The BMW 2002 was the M3 of its time and no mistake – and now the 2002’s time has come and prices are rising fast. The £10,000 car that you hummed and hawed over eighteen months ago is now £15,000; that’s a 50% rise in a year and the madness shows no sign of slowing down, much less stopping. German cars in general are going stratospheric, so be quick if you want to get your hands on one of Bavaria’s finest before they do a Porsche and become utterly unattainable.
Yet, it all started so modestly. Wanky lifestyle marketing hadn’t actually been invented in the mid 60s and yuppies were still (just) a twinkle in their mothers eye and so one realised they needed a fast four-seater saloon back in the late 1960s. So no one was building one.
Until, that is, two BMW bigwigs both decided to modify the 1602s that they were running as company cars. Neither was happy with the performance yet both identified that the chassis could easily handle more power. So they did exactly what we would have done under the same circumstances and shamelessly abused their position by ordering their underlings to squeeze in a 2.0-litre engine.
The result was brilliant, but neither made a song and a dance of it given the circumstances (well, you wouldn’t would you?) until they realised one day that they’d both taken the piss in exactly the same way. They came clean and the project was officially given the green light and the engine bay received the sort of performance boost that transformed the decidedly unstylish Neue Klasse saloon car into something that loose-limbed lotharios who were trying to put their loose-limbed ways behind them but weren’t quite ready to trade performance for children, would sell a kidney to own.
It wasn’t even that fast, even by the monochromatic performance standards of the 1960s. The single carb BMW 2002 developed a wheezy 100bhp from its cast-iron clad four cylinders, a pitiful state of affairs that meant the 0-60mph sprint stretched over an interminable 12.8 seconds. Even the beautifully balanced rear-wheel-drive chassis couldn’t compensate for figures like that.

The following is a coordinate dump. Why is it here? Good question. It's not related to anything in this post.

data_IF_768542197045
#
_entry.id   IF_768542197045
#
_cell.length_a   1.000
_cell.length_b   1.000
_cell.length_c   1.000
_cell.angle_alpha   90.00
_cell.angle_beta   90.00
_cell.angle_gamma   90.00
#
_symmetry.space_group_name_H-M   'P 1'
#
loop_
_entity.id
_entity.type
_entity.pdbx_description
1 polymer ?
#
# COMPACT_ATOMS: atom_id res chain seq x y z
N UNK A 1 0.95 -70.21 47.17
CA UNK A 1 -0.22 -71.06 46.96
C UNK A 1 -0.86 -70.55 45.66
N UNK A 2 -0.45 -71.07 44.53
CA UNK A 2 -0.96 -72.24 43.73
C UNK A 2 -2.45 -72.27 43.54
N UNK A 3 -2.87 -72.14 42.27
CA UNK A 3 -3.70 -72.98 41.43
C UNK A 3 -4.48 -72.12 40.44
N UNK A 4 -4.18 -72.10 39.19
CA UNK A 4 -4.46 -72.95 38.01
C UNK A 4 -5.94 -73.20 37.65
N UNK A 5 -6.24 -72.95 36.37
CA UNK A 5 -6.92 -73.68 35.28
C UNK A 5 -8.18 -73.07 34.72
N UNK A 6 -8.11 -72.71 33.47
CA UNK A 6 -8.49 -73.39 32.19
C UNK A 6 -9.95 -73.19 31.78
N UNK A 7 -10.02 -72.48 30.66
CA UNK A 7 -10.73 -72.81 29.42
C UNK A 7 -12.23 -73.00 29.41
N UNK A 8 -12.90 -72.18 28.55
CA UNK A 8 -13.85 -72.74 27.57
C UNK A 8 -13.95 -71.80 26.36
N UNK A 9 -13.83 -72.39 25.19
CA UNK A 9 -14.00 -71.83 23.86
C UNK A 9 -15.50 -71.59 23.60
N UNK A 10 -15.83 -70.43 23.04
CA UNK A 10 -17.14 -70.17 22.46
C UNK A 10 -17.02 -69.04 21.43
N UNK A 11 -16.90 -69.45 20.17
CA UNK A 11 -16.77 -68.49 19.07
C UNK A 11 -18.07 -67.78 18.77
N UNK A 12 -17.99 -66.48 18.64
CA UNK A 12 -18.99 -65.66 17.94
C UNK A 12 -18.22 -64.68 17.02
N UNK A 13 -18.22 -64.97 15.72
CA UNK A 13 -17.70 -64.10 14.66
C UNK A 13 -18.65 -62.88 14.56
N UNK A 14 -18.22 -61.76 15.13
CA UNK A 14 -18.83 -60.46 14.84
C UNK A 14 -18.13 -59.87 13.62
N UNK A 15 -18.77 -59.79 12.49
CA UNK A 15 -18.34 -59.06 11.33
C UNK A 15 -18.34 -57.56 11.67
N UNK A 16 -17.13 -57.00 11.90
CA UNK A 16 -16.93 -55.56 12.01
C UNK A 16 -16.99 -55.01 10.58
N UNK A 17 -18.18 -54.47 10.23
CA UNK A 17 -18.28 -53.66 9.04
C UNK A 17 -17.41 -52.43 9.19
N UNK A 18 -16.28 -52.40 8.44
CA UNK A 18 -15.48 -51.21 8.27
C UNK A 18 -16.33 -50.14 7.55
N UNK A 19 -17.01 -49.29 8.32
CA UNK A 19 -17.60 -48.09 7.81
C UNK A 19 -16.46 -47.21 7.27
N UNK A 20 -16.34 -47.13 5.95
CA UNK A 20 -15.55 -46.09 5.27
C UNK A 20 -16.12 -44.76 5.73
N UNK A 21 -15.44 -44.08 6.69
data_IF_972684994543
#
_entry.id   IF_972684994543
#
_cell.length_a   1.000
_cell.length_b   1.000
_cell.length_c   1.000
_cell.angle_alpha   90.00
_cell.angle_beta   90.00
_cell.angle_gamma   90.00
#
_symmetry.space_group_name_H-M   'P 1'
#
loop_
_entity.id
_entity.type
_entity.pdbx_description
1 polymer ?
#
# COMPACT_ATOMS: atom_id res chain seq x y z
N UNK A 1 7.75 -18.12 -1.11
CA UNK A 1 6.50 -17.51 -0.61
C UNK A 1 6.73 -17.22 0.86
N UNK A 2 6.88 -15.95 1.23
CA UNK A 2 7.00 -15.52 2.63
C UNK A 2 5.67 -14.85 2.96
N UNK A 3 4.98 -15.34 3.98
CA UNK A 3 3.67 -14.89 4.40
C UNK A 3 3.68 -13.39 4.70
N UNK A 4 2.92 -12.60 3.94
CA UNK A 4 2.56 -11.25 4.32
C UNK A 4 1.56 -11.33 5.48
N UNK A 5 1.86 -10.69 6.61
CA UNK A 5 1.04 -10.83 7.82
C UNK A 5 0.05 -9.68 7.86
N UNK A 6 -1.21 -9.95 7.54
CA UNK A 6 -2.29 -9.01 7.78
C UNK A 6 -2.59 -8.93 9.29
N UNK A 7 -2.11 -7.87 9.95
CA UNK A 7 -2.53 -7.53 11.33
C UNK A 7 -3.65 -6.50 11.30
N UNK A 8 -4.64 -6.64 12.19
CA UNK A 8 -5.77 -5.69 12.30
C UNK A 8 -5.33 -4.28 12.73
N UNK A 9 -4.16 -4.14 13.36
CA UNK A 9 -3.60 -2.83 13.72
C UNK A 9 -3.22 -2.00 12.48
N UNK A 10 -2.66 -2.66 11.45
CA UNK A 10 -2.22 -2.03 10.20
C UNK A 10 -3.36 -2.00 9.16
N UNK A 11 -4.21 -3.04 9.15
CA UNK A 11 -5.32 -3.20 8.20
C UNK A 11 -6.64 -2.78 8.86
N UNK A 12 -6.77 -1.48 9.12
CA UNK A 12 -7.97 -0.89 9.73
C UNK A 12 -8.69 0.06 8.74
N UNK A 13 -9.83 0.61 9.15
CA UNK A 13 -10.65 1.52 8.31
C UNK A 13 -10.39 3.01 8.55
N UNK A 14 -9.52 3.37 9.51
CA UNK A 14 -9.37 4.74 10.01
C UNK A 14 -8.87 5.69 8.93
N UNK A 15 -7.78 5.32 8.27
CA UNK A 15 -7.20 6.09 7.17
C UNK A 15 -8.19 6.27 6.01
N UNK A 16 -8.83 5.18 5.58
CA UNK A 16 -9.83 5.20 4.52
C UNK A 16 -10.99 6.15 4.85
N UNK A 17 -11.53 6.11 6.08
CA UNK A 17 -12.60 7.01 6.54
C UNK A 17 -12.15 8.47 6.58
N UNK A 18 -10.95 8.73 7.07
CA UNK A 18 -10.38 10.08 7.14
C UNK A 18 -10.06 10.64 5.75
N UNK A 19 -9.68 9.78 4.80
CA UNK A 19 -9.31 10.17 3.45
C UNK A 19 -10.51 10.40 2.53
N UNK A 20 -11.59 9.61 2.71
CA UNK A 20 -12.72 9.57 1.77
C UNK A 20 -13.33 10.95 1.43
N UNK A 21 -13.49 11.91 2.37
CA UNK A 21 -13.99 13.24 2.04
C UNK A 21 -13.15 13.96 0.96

Yet this was 1968, so buyers flocked to the brand, hoovering up as many 2002s as they could lay their hands on. It went down especially well in the United States of America, but then the automotive Bank of America was pretty much bankrupt and existing solely on antiquated monstrosities powered by asthmatic V8 engines of indeterminable age.
To them the BMW 2002, with its snake-hips and spritely performance was astonishing, leading David E. Davis Jr., the editor of the well-respected American car magazine Car and Driver to write: “What you like to look for are Triumphs and Porsches and such. Them you can slaughter, no matter how hard they try. And they always try. They really believe all that jazz about their highly-tuned, super-sophisticated sports machines, and the first couple of drubbings at the hands of the 2002 make them think they’re off on a bad trip or something. But I don’t want you to get the notion that this is nothing more than a pocket street racer. The BMW 2002 may be the first car in history to successfully bridge the gap between the diametrically-opposed automotive requirements of the wildly romantic car nut, on one hand, and the hyperpragmatic people at Consumer Reports, on the other.
BMW might leave itself open to many accusations but resting on its well-padded laurels isn’t one of them. So in 1972 it junked the carb in favour of a proper, albeit primitive, Kugelfischer fuel injection system. The name changed to the tii (Touring International Injection) and power and torque rose by almost 25%. The 2002 was, finally, the car it should have been from the start. The 0-60 mph time tumbled by three seconds and in-gear flexibility was similarly transformed. The keen handling and perfectly balanced chassis was now able to strut its stuff on the straights as well as the bends and BMW’s reputation as The Ultimate Driving Machine was born.